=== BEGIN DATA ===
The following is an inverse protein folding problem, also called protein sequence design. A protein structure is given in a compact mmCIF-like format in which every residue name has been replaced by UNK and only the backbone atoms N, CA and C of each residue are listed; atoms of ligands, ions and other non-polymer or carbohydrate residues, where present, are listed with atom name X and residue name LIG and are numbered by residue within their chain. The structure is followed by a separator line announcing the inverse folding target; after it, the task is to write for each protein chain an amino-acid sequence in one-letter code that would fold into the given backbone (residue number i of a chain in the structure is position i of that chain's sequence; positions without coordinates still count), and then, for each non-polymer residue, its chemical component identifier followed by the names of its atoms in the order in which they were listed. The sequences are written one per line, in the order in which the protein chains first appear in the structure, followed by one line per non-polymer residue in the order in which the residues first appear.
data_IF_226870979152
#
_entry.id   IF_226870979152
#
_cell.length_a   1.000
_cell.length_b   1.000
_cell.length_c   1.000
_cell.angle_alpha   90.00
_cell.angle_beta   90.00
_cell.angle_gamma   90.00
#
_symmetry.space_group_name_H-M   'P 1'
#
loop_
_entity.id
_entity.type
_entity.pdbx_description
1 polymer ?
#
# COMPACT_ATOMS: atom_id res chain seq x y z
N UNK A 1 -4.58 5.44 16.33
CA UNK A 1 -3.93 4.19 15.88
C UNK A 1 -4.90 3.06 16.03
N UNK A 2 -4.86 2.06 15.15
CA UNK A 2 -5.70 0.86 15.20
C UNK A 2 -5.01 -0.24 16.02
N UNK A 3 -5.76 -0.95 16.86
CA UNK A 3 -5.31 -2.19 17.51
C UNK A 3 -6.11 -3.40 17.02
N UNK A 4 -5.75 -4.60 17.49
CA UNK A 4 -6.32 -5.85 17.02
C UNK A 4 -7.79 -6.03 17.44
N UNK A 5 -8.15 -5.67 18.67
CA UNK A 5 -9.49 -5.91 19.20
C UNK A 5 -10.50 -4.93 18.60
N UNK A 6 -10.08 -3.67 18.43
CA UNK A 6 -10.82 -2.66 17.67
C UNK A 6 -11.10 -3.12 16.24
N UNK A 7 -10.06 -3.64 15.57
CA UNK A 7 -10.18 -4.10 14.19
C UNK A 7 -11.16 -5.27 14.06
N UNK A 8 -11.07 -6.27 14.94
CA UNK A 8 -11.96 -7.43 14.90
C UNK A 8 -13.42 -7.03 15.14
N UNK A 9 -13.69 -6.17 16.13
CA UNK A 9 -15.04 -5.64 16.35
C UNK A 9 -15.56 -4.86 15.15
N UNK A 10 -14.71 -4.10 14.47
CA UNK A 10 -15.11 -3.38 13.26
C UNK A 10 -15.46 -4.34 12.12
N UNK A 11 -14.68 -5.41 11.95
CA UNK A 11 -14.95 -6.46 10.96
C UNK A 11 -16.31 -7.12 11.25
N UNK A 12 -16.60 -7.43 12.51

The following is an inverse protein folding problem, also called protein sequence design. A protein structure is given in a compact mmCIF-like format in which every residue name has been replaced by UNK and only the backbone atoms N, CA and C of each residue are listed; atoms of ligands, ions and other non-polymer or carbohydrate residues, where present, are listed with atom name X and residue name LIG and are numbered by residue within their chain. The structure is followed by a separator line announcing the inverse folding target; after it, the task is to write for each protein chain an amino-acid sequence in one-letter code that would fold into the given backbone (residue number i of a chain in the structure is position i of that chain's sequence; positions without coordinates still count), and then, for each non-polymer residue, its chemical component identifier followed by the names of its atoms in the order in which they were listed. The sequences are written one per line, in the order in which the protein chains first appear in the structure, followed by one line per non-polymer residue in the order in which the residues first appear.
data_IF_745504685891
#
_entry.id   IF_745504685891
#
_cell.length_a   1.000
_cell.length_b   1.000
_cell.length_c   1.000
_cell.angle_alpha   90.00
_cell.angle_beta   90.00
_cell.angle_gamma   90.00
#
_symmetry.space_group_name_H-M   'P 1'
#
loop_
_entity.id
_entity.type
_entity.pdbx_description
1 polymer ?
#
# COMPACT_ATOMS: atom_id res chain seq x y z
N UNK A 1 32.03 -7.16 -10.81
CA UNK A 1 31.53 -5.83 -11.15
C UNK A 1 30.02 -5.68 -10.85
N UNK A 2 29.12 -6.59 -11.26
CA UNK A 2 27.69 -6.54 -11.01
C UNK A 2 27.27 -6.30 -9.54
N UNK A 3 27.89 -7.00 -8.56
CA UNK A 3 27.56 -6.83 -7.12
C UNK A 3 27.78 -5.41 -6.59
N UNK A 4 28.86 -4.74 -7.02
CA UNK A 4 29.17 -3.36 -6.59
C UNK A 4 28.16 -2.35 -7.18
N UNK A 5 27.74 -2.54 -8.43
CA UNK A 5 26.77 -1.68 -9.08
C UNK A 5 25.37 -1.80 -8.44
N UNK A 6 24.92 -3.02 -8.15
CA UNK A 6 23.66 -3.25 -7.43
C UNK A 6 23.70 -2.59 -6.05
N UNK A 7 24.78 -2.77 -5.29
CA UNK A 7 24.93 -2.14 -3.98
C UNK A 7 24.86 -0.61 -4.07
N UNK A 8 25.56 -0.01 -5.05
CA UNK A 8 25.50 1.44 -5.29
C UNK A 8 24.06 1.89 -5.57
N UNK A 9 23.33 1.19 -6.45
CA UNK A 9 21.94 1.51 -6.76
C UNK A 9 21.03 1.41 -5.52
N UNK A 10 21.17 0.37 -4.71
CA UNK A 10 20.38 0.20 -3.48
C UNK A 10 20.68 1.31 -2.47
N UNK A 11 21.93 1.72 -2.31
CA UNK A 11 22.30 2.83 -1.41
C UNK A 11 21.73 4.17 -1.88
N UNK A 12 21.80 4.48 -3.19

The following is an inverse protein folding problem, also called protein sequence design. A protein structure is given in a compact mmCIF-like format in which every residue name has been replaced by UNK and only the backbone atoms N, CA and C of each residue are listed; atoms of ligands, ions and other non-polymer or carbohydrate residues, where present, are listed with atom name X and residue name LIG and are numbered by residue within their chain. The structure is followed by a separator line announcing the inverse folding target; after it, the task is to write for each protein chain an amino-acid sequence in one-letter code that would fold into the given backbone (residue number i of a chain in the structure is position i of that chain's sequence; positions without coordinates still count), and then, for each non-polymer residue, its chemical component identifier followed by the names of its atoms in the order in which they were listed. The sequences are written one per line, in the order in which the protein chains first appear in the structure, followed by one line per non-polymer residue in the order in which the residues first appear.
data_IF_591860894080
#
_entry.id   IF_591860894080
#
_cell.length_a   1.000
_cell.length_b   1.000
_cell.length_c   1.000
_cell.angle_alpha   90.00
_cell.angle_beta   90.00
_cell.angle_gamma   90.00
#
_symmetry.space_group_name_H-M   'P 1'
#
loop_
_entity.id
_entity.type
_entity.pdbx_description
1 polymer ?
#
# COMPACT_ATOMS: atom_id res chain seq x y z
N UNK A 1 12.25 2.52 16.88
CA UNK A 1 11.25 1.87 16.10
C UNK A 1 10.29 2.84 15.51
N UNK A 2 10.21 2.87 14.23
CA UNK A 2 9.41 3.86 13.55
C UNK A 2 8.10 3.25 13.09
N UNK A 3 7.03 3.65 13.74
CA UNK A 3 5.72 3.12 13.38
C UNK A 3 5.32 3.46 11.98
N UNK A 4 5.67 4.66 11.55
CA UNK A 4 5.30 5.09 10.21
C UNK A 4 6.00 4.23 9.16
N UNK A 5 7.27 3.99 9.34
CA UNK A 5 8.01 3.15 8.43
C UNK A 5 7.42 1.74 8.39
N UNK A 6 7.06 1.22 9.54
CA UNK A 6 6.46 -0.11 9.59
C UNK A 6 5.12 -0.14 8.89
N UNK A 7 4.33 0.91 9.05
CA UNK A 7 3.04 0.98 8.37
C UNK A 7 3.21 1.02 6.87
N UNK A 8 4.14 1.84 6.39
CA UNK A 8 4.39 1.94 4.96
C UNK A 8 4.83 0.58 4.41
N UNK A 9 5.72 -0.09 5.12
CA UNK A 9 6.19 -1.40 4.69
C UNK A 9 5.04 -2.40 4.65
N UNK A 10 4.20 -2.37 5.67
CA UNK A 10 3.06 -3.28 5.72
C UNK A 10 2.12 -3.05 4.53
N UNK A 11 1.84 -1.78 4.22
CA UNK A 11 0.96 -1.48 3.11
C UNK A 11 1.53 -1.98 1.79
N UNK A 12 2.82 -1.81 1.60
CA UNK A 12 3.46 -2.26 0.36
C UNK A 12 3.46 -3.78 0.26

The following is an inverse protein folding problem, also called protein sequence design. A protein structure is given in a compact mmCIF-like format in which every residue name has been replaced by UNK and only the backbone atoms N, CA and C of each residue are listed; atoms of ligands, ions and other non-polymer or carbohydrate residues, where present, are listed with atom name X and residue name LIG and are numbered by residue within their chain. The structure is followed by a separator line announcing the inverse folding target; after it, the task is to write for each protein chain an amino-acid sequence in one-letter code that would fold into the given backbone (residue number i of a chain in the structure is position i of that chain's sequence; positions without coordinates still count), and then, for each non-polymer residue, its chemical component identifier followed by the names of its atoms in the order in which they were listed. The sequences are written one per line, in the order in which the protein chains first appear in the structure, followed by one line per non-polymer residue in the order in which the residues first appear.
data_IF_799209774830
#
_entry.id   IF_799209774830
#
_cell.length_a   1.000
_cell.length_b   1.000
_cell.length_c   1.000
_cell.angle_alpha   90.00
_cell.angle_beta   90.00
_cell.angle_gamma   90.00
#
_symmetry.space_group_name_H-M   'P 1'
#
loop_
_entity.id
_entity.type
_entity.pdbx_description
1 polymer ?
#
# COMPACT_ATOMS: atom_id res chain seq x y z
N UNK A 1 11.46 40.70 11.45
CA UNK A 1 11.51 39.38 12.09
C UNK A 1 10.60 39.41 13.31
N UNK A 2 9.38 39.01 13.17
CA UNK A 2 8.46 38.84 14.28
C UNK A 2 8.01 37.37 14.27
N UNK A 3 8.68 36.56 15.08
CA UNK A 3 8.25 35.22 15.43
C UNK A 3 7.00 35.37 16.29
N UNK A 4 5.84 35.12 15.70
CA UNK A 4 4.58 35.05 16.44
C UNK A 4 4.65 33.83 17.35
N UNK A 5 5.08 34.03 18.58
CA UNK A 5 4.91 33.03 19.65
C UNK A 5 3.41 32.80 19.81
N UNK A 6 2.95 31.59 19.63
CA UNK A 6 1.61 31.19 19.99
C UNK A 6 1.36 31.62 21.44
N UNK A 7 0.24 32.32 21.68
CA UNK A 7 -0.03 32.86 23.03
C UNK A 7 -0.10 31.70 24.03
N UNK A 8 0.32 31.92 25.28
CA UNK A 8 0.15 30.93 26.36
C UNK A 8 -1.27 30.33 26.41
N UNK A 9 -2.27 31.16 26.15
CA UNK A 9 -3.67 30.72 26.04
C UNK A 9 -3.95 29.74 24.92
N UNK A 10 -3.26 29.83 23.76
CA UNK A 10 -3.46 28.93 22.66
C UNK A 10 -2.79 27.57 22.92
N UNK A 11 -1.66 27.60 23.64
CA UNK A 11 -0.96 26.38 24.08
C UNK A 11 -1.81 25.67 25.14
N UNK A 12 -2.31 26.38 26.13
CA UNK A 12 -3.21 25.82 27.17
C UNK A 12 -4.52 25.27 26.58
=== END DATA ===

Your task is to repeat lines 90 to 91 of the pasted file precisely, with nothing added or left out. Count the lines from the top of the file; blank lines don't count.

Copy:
CA UNK A 5 26.77 -1.68 -9.08
C UNK A 5 25.37 -1.80 -8.44